Netflix for Books

I grew curious about the book rental companies out there, and decided to compare the three options: BooksFree, BookSwim and Paperspine. No word whether a future competitor will have a name that is not a portmanteau.

Critics of online book rental services often argue that libraries offer books for free. But they ignore the downsides to libraries: often low selection, late fees, and the inconvenience of having to drive to pick up and drop off books. Also, your local library has DVD’s too, but that hasn’t crimped Netflix’s style. And not to get down on libraries, since libraries are wonderful, but just to say some people prefer alternative modes of book procuring.

The Three Options:

BooksFree is a Netflix for books that allows the reader to rent books for a monthly fee, shipping paid (so yes, the name is kind of a misnomer). It isn’t new — it’s been around since 2000, and it’s had its spotlight in the blogosphere before. Unfortunately, the books selection at BooksFree is still woefully thin, especially in the literary category. If you’re interested in tawdry mass-market paperbacks, though, this might be a decent service. It’s main pitch seems to be for audiobooks, for which they have a separate plan.

If your tastes lean to the literary, you’d be better off going to BookSwim, another online bookish rental company (the Blockbuster to BooksFree’s Netflix — or is it the other way around?). It not only has a sizable literature category, but also ways to search within that category, like a section for Short Stories, and even Literature > Short Stories > American. All the kinks aren’t worked out (novels and books that could not be considered literature by any stretch kept popping up), but the selection and search functions are better. Their specialty is renting textbooks (presumably for a semester). However, the website lags.

The third and best option, in many ways, is Paperspine, also the most recent of the bunch. It gets high points for having the best selection of literature — The Elegance of the Hedgehog, Out Stealing Horses, The White Tiger — and a special category right on the main fiction categories for Short Fiction. The browsing selection for short fiction was also the best of the three here, with David Foster Wallace’s Oblivion, Miranda July’s No One Belongs Here More Than You, and Etgar Keret’s The Girl on the Fridge. The major downside, if you didn’t catch it from the title, is that they only carry books in paperback — that’s right, no new books here — although they claim to have a hardback plan in the works.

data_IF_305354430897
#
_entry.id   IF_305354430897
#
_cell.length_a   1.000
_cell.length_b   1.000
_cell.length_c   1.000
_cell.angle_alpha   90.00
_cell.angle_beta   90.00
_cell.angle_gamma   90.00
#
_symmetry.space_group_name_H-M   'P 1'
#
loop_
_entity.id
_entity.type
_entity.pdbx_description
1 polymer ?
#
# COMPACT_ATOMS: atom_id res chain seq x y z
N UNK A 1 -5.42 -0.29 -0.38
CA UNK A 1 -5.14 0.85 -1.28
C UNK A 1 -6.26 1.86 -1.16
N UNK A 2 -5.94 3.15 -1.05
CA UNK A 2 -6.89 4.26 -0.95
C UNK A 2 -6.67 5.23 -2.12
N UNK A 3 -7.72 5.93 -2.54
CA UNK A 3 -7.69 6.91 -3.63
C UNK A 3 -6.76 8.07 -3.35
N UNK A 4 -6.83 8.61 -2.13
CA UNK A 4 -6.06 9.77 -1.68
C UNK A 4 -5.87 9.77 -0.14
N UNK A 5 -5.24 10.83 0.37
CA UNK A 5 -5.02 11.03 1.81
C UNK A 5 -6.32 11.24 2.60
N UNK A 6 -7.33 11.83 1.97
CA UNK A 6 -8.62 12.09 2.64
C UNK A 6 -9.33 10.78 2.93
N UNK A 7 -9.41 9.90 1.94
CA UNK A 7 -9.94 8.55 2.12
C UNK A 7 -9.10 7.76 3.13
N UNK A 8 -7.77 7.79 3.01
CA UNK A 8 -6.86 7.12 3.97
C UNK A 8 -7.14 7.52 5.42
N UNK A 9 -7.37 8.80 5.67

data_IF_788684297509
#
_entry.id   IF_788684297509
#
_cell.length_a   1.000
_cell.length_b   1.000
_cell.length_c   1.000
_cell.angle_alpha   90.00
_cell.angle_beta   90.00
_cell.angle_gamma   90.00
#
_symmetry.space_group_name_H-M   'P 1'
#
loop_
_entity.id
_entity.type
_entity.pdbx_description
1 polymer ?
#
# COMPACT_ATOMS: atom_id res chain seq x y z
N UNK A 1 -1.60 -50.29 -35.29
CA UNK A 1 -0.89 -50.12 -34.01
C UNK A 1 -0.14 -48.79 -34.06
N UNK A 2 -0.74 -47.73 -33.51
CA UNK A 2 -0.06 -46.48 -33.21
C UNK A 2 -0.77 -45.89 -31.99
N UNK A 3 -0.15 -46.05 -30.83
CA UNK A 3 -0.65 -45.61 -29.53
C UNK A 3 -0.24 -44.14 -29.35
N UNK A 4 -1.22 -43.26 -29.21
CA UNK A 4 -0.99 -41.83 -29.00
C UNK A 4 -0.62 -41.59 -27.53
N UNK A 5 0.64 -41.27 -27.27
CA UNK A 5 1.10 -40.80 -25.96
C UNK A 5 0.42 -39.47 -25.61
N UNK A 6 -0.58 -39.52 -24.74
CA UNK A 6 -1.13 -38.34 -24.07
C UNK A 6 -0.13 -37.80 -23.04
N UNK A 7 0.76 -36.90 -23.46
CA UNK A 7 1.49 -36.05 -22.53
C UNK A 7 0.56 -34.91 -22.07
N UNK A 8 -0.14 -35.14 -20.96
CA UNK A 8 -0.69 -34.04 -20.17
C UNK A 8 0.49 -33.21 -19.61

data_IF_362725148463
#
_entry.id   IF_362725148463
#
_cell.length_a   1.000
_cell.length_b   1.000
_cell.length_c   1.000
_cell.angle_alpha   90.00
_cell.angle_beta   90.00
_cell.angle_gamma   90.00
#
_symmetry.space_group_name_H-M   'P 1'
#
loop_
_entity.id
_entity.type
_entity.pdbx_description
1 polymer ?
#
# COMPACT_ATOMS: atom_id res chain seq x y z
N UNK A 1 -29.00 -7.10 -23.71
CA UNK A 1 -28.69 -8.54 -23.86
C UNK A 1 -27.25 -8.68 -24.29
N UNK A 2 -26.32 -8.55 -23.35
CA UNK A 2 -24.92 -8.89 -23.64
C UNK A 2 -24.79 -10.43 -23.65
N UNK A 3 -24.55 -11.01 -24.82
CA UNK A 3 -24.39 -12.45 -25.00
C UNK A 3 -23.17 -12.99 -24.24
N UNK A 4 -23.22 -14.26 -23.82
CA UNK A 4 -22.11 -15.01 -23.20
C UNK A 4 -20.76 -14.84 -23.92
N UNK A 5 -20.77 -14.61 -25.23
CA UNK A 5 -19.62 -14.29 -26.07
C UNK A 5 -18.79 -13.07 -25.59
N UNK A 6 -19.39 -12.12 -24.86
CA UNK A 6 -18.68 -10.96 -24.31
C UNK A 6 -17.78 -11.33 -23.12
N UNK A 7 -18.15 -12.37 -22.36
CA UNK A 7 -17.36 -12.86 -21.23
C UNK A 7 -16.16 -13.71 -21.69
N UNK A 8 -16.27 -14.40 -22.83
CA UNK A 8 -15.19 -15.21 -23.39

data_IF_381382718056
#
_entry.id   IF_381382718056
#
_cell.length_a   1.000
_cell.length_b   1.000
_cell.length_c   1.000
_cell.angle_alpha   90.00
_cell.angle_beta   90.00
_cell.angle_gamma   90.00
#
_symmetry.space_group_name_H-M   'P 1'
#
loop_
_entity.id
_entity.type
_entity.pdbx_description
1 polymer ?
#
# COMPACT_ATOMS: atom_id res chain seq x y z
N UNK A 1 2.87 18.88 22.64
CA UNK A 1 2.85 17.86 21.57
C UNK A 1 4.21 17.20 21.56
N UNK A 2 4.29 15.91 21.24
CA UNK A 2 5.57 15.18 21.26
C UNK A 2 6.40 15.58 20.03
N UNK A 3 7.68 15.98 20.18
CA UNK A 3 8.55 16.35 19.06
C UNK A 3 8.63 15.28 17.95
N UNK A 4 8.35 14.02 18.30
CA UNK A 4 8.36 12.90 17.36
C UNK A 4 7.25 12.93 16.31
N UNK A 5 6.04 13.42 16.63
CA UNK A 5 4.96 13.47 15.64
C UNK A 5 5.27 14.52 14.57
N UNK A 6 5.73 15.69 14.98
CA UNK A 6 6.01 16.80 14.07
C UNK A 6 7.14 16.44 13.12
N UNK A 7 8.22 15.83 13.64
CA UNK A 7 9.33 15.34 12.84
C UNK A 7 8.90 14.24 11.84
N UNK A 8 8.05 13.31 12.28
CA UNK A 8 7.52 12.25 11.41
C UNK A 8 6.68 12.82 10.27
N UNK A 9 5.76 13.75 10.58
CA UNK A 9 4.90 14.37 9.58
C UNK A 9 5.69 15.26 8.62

The Plans: (all fees are monthly, all book numbers refer to books possessed simultaneously, and there are plans all along the spectrum)

2 books for $9.99
15 books for $47.99 (!!)
1 Audiobook for $22.49
6 Audiobooks for $62.49 (you better have a long commute)

3 books for $19.98
11 books for $39.94

2 books for $9.95
5 books for $24.95

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8 thoughts on “Netflix for Books

  1. Jackie says:

    Great review – first one I’ve seen with this much detail. I use BookSwim and I really like it, actually, but I appreciate your opinion. I liked that the first month was only about $10, was worth it for me. Thanks again for your input – happy reading!

  2. Lisa says:

    It’s kind of hit or miss, but I like Bookmooch because it is free – you pay to ship a book to a requester, and then when you request, the donator pays to ship to you.

  3. Dan Collum says:

    Really is this necessary what has happened to all our libraries. Not to be a hater. I glad to see there is an market for this servvice, it means people are reading. But really the library is free.

  4. See most of the titles you’ve used as examples, I CAN get at my local public library. Most people can save themselves a trip to library by checking the online catalgue first before they leave their home and check on the book’s status, or even place a hold on it so it’s ready for them whenever they feel like coming over. Some library websites even let you pay off your latefees (which are a lot cheaper than paying for a monthly rental service!). My library sends me e-mail notifications three days before my books are due, so I haven’t had to pay a fine in a long time because I always remember thanks to that reminder email service. And if I can’t get a title immediately, I can wait a week and get it through interlibrary loan or place a hold so it will be resered when it gets checked in. I can’t imagine why anyone would pay to borrow books when libraries stock so many good titles using funds taken from our taxes! It’s almost like paying for books twice in that respect.

  5. Amy Greene says:

    I think these services are better for people who have been going to the library for a few years and have read most of the titles. Hell, I have donated over 2,000 books to the library. By using this service I can read books that the library does not have without having to purchase them. I read about 5 books/week and that is costly.

  6. Ashleigh says:

    Or if you live in a small town in the midwest with a library that has a very limited, outdated collection.

  7. glenda borrello says:

    I’m new on this blog. I found the review very helpful.
    The reasn I am looking into books by mail is that I have a dear friend who is 85 years old and cannot get to her library. I so wish I lived near her as I used to. Then she would have transportation. Her state does not offer a book mobile or mail ordedr books.
    Any other recommendations?

  8. Kelly says:

    Thank you for the insight. I will soon be working in an area where the nearest library will be an hour and a half away and I’m just not sold on the digital book readers.

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